What kinds of financial institutions are scrambling to comply with new regulatory requirements for financial stress testing?

In 2015, the Global Association of Risk Professionals (GARP) conducted its first industry survey to see how banking institutions worldwide were coping with more stringent regulations. They produced a report, “Stress Testing: A View from the Trenches,” and on September 22, 2015, two panellists presented their findings during a webinar to members of GARP.

“Institutions on the whole are purposefully addressing the challenges,” said Jeff Kutler, Editor-in-Chief of Risk Intelligence at GARP. “There has been significant progress in data, modeling, and scenario management.” The two areas where performance gaps are greatest were technology and reporting.

But first, it’s important to understand who gave feedback. Kutler, the first panellist, gave a “snapshot” of the 389 respondents, representing a range of financial institutions (FIs), that responded to the survey on advanced stress testing.

Two-fifths of respondents represented commercial banks; only ten percent were from asset management FIs. Other respondents were from retail banks (15 percent), investment banks (13 percent) or FIs that carried out “all of the above” (21 percent). They were about evenly split between systemically important financial institutions (SIFIs) and non-SIFIs.

Thirty percent of the FIs had less than $10 billion assets under management; 23 percent had over $500 billion; the remainder were in between. Two-thirds of the FIs put the responsibility for stress testing on the Chief Risk Officer (CRO); 14 percent put the responsibility on the Chief Financial Officer (CFO).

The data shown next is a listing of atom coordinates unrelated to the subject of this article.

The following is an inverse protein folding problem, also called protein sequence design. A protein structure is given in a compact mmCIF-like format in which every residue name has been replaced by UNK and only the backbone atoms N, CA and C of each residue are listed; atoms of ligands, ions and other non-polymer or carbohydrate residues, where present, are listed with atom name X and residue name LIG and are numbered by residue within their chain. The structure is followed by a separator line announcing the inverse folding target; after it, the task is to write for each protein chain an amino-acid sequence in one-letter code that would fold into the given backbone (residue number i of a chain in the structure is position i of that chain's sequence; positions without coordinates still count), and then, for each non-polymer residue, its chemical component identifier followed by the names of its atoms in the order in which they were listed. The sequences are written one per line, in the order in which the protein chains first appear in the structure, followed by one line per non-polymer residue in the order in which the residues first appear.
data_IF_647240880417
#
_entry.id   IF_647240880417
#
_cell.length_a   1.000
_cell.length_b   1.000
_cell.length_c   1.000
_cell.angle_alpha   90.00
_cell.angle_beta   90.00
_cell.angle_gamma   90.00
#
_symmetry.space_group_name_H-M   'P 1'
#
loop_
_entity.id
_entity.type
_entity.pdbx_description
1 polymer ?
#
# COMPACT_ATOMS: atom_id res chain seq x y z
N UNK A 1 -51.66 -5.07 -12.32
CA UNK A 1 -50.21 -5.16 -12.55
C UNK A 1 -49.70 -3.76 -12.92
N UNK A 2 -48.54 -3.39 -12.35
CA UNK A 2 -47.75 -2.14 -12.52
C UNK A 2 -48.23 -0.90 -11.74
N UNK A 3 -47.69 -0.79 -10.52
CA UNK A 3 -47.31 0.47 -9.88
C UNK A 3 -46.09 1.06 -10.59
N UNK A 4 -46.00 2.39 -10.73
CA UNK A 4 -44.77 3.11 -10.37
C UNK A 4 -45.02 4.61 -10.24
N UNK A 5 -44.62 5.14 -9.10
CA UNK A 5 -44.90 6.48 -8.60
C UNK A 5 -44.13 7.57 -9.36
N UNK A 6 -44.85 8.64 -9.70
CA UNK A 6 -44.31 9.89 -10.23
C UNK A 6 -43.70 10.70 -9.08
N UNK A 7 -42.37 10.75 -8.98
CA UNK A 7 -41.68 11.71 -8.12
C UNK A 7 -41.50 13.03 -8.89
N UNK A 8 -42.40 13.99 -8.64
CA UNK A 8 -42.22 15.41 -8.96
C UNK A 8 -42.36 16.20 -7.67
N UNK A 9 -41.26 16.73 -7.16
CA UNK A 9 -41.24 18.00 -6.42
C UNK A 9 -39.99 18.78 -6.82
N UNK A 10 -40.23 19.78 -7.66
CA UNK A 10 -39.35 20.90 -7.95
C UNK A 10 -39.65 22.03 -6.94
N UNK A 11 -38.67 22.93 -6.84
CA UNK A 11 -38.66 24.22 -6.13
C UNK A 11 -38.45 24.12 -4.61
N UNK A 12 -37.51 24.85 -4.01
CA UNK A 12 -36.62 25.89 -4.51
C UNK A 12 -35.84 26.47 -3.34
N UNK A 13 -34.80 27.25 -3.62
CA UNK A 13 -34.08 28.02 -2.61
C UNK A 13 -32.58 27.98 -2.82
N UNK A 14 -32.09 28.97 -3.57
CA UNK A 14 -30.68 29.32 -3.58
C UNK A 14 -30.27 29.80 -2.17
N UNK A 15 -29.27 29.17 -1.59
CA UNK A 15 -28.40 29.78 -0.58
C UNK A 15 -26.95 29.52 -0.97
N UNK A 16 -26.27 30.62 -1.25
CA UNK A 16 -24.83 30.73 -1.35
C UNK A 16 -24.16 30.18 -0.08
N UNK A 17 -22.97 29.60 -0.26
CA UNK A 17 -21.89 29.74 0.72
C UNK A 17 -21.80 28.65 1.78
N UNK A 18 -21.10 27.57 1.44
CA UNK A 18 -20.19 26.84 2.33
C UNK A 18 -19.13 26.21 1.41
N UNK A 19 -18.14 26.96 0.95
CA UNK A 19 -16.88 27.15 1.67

The FIs were distributed among developed nations—and also among developing nations such as India (29 FIs) and Nigeria (10 FIs). The analysis ranked countries by number of respondents to the survey, with the U.S. first. The accompanying table shows the countries that had 10 respondents or more (out of the total of 389), and there were about 60 other countries with nine or fewer respondents.

Model Platform ST1_top countries

The persons who responded on behalf of the FIs were split nearly evenly between management and those who carry out the stress testing. One-quarter of them work in the department of Enterprise Risk Management; one-fifth work in the department of Credit Risk.

A little over half of FIs had 1 to 10 full-time employees who did financial stress testing. Ten percent reported over 100 employees working on stress testing.

Kutler then handed the discussion over to the second panellist.ª


Click here to read about the second presentation.

Click here to view the webinar presentation. Jeff Kutler’s portion is slides 4 to 13 inclusive.

Click here to view the report “Stress Testing: A View from the Trenches”.